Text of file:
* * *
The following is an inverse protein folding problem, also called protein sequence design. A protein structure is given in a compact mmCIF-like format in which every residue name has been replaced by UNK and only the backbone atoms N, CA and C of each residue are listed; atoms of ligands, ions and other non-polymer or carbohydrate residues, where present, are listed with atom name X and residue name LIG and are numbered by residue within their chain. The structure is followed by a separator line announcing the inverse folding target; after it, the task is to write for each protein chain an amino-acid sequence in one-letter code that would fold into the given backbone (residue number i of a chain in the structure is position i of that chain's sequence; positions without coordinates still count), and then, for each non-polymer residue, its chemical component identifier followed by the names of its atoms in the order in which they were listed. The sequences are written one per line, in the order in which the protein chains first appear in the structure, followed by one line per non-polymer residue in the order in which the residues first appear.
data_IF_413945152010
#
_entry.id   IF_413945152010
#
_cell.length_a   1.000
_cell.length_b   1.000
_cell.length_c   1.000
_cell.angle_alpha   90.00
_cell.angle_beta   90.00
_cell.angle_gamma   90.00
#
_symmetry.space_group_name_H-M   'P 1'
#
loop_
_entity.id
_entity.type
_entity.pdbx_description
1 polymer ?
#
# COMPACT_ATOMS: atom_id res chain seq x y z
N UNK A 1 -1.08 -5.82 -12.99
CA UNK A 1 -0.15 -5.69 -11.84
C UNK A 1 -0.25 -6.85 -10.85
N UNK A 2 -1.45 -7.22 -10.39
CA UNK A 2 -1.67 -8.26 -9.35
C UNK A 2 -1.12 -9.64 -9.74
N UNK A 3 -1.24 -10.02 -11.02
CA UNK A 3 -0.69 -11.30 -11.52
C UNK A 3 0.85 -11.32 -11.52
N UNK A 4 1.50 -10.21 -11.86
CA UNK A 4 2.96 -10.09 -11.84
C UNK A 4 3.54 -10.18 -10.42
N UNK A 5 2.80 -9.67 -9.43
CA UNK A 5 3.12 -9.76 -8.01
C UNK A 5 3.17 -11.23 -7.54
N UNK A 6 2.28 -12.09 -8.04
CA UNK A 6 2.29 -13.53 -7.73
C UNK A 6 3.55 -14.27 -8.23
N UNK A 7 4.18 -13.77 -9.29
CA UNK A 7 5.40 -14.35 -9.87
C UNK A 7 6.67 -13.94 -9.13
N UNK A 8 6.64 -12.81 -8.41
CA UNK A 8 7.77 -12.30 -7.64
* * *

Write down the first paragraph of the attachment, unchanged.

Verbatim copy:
The following is an inverse protein folding problem, also called protein sequence design. A protein structure is given in a compact mmCIF-like format in which every residue name has been replaced by UNK and only the backbone atoms N, CA and C of each residue are listed; atoms of ligands, ions and other non-polymer or carbohydrate residues, where present, are listed with atom name X and residue name LIG and are numbered by residue within their chain. The structure is followed by a separator line announcing the inverse folding target; after it, the task is to write for each protein chain an amino-acid sequence in one-letter code that would fold into the given backbone (residue number i of a chain in the structure is position i of that chain's sequence; positions without coordinates still count), and then, for each non-polymer residue, its chemical component identifier followed by the names of its atoms in the order in which they were listed. The sequences are written one per line, in the order in which the protein chains first appear in the structure, followed by one line per non-polymer residue in the order in which the residues first appear.